Harnessing talent internally is still one of the least advanced elements of the talent agenda. Again, I am disappointed that companies are not seeing the incredible opportunity that is at their disposal, particularly since we all know there is a massive skills shortage and soon we will see companies fighting over talent.

#5 Hiring is misfiring

Less than 1 in 4 believe their talent pool approach is ‘ready.’ Without sounding like I am on repeat, this too is a figure that is less than satisfactory. What are we not doing that we should be doing?

Are you surprised by the results? Or are you nodding your head in agreement?

What would you say are the roadblocks facing HR? Well, if your answer includes any of the following – company culture, lack of organizational urgency around talent management and time constraints- you’d be right. When asked, these were the items that popped up the most.

But I’m curious now to see and hear what HR is doing to combat these concerns and improve the numbers. I’m also encouraged by customers I have the privilege of speaking with who are taking steps to right some of these wrongs.

Perhaps now that such areas of concern have been highlighted, we might see a greater redirection of focus or efforts. But we still need greater buy-in from CEOs and others who can impact company culture and shift the emphasis to greater awareness around managing talent today.

If HR is to win and succeed in managing a workforce that is itself evolving and facing new challenges, we must have more open discourse. Otherwise, much like Fight Club’s protagonist, HR will become embroiled in a war with itself.

February 7, 2014

Why not mentor?


Regardless of which team you rooted for during last weekend’s Super Bowl, hopefully you have heard, and loved, the message that came from Seattle Seahawks quarterback, Russell Wilson.

“Why not us?”

Throughout the year he mentally prepared his team for the big game using a quote – “you have the ability so why not you?” – which he borrowed from his late father and mentor.  This “why not us” battle cry inspired his team. It reminded them of their strengths and abilities. It helped them persevere and win.

Watching Russell Wilson and the Seahawks’ story unfold I thought about the impact role models and mentors have on our lives.  For many of us, it starts with our parents and guardians, who shape and mold us into good, productive adults based on their experiences and life lessons.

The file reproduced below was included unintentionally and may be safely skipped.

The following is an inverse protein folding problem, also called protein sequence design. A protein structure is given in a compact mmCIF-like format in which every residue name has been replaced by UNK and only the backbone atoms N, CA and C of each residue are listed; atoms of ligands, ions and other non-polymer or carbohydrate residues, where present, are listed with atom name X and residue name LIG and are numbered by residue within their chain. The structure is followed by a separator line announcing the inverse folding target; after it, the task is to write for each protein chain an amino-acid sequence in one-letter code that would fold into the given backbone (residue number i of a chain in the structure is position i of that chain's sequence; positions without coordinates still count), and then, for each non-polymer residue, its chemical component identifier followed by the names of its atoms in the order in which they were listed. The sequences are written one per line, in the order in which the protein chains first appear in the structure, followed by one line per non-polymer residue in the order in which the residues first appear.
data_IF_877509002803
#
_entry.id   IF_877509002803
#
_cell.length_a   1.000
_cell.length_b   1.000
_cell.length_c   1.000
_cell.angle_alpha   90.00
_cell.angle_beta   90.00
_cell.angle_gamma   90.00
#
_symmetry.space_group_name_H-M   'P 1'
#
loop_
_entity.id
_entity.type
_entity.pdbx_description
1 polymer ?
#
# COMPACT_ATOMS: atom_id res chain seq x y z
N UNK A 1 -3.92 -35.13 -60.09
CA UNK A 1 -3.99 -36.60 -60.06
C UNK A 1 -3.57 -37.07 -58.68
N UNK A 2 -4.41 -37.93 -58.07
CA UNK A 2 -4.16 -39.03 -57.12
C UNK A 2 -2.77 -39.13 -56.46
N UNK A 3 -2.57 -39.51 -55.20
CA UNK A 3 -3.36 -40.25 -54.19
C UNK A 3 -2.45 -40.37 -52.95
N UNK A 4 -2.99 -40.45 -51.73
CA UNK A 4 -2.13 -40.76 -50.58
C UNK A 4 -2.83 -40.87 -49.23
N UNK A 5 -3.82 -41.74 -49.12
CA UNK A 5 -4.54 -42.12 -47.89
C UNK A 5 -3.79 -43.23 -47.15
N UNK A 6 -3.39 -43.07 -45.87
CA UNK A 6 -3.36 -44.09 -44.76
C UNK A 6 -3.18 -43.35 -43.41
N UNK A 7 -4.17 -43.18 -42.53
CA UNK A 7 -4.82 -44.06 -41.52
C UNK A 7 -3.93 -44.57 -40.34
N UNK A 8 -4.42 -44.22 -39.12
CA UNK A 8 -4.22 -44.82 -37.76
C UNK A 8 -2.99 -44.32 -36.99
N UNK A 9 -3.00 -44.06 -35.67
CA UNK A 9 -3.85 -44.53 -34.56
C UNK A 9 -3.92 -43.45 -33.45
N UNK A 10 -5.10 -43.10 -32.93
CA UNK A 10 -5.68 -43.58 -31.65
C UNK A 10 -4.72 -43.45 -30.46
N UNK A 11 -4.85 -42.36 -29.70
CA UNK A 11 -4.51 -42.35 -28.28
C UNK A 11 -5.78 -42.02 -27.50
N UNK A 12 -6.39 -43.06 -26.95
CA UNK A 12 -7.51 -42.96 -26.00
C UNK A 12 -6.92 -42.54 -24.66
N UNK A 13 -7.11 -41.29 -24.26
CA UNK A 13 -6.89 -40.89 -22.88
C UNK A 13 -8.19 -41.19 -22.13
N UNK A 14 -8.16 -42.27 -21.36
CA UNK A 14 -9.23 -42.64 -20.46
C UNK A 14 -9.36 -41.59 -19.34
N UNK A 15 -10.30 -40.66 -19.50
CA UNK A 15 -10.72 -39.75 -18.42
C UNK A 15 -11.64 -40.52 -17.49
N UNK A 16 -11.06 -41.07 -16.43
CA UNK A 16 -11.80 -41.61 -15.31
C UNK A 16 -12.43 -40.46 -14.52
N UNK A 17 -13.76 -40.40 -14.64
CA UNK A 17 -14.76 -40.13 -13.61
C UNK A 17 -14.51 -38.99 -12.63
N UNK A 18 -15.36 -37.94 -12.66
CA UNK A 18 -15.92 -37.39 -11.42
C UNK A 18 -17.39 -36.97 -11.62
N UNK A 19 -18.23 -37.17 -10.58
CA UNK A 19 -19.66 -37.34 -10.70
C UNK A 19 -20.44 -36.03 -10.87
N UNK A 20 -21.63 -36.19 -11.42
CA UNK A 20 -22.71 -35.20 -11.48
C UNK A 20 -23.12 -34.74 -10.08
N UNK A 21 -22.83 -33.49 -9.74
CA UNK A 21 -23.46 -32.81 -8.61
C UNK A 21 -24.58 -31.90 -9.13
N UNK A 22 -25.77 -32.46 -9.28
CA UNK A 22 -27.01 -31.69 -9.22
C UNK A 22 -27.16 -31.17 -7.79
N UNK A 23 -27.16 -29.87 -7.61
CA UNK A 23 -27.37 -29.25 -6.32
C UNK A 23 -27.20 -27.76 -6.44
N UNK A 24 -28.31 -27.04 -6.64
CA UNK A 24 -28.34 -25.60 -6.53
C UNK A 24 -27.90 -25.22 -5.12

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January 21, 2014

Dreading your performance review? You’re not alone.


It’s the time of year again. HR just announced the kick-off for the annual performance review process. Managers and employees alike relentlessly complain about having to go through what they consider a tedious and unrewarding process, and without fail, they procrastinate to the very last minute to complete the task.

I, too, have dreaded this time of year. I’ve expressed my frustrations about the performance review process and I have been one of the people who put off my own self-evaluation and waited too long to get through my employees performance reviews.

However, over the years my attitude has changed. It was one event in particular a few years back when I suddenly realized that these dreaded performance reviews and goal evaluations have some really powerful results. Let me take you back…

Like many people in management, I was working with a small team and doing a lot of heavy lifting on my own.  Right after the performance review process had been completed, the group expanded. Responsibilities shifted and I had to change the way I worked and managed. The new team was a mix of people and personalities — some of whom I had worked with for a long time, some of whom were very experienced, but newer to the group, and others who were completely new to the team, industry and business environment. One day, as I sat in a team meeting discussing everyone’s work activities,  I was asked what I was working on and how people could help and get more involved. With the performance appraisals fresh on my mind, I suddenly realized I didn’t know enough (if anything!) about the competency levels of my team. It became painfully clear to me in that moment that I had no idea how to delegate certain work, who to collaborate with on projects, or even what we needed to plan for with the next set of goals, because I didn’t know my team’s strengths and weaknesses. 

I voiced this concern and we spent the rest of the day talking openly about what our core competencies were as a team, where people felt they had strengths, what goals they had and what they wanted to achieve in their careers. That was the day I stopped looking up the organizational ladder for guidance and support and started looking to my team to understand their point of view and ensure we were all on the same page. 

From that point on, the performance process was easy. My team members and I knew what we set out to achieve and we jointly maintained our goals with ongoing discussions. We managed updates in the system, and were able to quickly adjust our goals and objectives as the company shifted priorities. We invested time developing desired skills in real-time through work assignments and peer collaboration. We no longer made annual performance reviews about the technology or the process. It completely evolved and it became something we did often. We communicated and worked together to set and keep OUR goals and OUR career development aligned.

Looking back, I realize that, ultimately, employees want to feel they are part of something bigger, have a shared sense of purpose, and responsibility. And when you’re a manager of people, your priority should be to engage those people – coach and develop them, involve them in achieving the goals of the organization – from revenue targets, process improvements and innovation initiatives. We all know engaged employees perform better, in fact according to Gallup Business Journal, business with engaged employees outperformed others by and 21% in productivity. If you take the time to leverage your performance process as a tool to engage your people, you may find the same results.